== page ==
After my trip to the beach on Friday I had a really rough weekend. I mean REALLY rough. I didn’t think it was possible to feel that much pain. Saturday was fairly manageable but Sunday?…holy hell…I felt what it’s like to be on the brink of giving up or going on. I didn’t know it was possible to feel suffering like that. However, with the help and support of an incredible medical team and a husband that I now swear is a superhero, I got through it.
In fact, not only did I get through it, but, 16 days after my admission, my surgeon agreed that I’d settle more quickly out of a hospital environment and agreed to let me return home. Oh my goodness what a feeling! I’m not usually the sappy type, and would never have labelled myself a ‘home bird’, instead always loving to travel, but I have never been so grateful to see my house, sleep in my bed, stroke my pets, walk through my garden. Life felt good again.
I on the other hand felt knackered and so went to bed soon after I arrived, smiling like the Cheshire Cat.
The next day was hard. Whilst still over the moon to be at home, I had completely underestimated the pain the two hour journey would cause my body. I’d also completely underestimated how little I would be able to do and how much I would have to rely on my husband. I mean, literally, he suddenly had to take on the role of an entire medical team, including administering nearly 30 tablets a day, whilst simultaneously looking after the house and our ‘zoo’ of pets. He is my hero!
Just hours into our first day I was lying on the floor screaming in pain, unable to cope with the reality of the situation either physically or emotionally. In too much pain to move I was unable to take the breakthrough morphine I’d been provided for this situation and instead lay surrounded in cushions on our kitchen floor until I found the strength. Again I faced that choice – the choice of quit of continue. This one felt harder than whilst I’d been in hospital. I saw the pain in my husband’s eyes and knew I was the cause. I also knew there would be more days like this. More pain to come. But I saw something else. I saw the love in his eyes behind his pain and helplessness. Together we made it through to the sofa. I managed the tablets and I slept.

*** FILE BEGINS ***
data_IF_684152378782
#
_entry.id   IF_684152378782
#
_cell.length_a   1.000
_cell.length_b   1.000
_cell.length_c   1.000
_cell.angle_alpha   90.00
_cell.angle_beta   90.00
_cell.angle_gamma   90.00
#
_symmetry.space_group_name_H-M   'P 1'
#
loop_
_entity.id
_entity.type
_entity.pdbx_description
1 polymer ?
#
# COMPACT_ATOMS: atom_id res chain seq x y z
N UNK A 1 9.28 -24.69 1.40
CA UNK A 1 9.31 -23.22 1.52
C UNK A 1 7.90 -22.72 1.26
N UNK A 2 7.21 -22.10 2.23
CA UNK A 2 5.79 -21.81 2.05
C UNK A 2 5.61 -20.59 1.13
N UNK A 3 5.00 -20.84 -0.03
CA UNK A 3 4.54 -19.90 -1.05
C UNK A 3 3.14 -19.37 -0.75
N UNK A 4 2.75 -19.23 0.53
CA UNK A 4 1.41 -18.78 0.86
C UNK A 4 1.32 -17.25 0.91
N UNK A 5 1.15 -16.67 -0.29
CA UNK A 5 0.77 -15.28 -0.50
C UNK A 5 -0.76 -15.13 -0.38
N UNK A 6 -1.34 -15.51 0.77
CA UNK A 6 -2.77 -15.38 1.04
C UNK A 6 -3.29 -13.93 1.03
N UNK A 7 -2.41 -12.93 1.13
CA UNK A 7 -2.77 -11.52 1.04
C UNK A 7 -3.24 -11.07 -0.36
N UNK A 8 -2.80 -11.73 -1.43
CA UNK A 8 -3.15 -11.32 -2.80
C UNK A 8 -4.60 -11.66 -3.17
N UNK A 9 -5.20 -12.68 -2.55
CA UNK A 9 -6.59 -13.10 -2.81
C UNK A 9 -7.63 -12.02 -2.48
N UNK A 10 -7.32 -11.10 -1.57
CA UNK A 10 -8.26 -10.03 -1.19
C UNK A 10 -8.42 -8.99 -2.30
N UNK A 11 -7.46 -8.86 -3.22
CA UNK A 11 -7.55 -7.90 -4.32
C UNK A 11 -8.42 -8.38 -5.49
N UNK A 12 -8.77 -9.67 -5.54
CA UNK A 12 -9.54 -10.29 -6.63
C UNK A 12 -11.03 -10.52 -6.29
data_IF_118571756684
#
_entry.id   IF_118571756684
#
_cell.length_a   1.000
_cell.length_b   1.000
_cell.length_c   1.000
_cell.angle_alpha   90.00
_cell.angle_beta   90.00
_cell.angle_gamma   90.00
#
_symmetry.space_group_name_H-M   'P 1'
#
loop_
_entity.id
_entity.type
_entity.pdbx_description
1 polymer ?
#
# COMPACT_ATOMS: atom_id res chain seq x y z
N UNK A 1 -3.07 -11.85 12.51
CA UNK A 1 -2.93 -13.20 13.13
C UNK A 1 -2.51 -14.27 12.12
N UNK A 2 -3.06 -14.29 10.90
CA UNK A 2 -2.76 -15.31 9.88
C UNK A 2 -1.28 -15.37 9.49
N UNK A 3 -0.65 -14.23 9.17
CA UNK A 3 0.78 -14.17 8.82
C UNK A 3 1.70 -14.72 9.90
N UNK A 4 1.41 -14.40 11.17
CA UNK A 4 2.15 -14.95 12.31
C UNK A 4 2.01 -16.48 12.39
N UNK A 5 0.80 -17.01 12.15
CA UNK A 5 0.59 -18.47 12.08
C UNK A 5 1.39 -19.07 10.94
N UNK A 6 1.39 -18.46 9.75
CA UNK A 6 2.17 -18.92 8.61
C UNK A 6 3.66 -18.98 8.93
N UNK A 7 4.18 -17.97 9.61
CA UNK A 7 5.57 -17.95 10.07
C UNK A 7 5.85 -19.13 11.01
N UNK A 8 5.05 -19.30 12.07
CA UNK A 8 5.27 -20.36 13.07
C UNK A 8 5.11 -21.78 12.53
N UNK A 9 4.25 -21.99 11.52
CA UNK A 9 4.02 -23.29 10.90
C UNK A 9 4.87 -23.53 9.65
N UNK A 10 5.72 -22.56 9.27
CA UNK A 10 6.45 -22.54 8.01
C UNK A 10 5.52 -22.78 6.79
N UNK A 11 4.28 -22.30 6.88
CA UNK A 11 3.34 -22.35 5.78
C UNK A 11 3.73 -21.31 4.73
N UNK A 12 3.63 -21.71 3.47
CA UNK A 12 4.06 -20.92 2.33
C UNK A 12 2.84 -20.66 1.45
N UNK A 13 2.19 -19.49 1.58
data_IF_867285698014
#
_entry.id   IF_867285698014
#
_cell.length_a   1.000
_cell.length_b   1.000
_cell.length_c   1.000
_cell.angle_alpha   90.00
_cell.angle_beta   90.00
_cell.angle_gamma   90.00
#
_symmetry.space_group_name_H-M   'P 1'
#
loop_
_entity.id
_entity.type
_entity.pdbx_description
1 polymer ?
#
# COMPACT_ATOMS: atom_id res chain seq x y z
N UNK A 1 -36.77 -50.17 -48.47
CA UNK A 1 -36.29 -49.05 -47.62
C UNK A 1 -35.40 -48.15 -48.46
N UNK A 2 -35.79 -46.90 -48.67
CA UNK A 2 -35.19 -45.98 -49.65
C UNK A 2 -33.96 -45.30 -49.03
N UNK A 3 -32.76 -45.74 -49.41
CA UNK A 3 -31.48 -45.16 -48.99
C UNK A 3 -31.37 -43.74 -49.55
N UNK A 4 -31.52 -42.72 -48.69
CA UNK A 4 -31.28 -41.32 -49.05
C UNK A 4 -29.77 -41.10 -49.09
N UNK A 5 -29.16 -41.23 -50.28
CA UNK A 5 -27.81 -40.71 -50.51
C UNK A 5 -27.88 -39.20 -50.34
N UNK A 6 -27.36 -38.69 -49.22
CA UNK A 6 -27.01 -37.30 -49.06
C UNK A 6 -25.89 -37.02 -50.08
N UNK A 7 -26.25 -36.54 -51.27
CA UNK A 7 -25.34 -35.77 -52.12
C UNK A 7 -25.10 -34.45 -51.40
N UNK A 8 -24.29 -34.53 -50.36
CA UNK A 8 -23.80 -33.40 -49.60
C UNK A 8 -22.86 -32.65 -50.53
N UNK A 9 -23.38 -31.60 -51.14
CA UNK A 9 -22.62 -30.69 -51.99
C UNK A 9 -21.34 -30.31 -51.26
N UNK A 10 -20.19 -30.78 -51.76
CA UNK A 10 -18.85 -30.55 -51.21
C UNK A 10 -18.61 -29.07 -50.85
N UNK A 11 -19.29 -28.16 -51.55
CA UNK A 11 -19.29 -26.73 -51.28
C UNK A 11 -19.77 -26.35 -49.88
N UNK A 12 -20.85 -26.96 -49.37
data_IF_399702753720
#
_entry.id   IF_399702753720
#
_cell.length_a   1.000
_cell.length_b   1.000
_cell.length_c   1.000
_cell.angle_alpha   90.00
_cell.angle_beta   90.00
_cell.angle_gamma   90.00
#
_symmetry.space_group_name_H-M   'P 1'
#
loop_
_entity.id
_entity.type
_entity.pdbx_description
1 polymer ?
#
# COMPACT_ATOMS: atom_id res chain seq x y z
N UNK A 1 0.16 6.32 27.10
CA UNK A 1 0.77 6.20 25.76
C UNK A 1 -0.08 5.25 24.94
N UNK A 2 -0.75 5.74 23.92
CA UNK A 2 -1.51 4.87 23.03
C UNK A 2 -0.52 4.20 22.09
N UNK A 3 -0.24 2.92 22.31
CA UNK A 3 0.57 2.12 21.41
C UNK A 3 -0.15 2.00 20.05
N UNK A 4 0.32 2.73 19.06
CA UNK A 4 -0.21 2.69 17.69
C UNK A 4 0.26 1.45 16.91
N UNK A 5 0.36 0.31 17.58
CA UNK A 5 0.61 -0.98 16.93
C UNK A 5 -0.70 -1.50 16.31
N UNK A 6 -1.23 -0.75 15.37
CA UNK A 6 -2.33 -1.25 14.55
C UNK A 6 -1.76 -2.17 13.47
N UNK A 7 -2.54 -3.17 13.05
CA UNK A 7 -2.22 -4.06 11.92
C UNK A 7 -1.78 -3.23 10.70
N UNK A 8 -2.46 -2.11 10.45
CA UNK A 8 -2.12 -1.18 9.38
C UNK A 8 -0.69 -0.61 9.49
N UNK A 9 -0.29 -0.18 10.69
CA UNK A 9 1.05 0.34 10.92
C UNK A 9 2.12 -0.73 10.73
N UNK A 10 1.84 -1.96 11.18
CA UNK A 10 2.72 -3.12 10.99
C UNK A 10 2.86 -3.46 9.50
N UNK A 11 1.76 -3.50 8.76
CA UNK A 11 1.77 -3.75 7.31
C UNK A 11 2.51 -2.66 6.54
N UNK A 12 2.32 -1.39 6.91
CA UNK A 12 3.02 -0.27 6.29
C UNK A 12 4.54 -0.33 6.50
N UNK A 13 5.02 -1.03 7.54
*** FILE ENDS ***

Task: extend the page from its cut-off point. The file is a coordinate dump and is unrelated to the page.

The following two days showed gradual improvement: although I woke several times through the night in pain, I took breakthrough morphine as soon as I needed it; I was still being sick sometimes but I was also managing to eat small mouthfuls; district nurses were making daily visits; and suddenly the light at the end of the recovery tunnel began to shine a little brighter. On one of these days my wonderful GP came round and upped my daily morphine dose. She agreed the dose was tiny and the reason for my sleepless nights and screaming. I felt supported and listened to – it’s made a huge difference to me that she has cared for me since before ‘cancer’ and still talks of my personality and approach rather than my condition.
Things were hard yes, but things were also beginning to look up. For the first time since my operation, I began to feel that things could truely slowly improve, bit by bit, day by day.
Love and light, Fi xx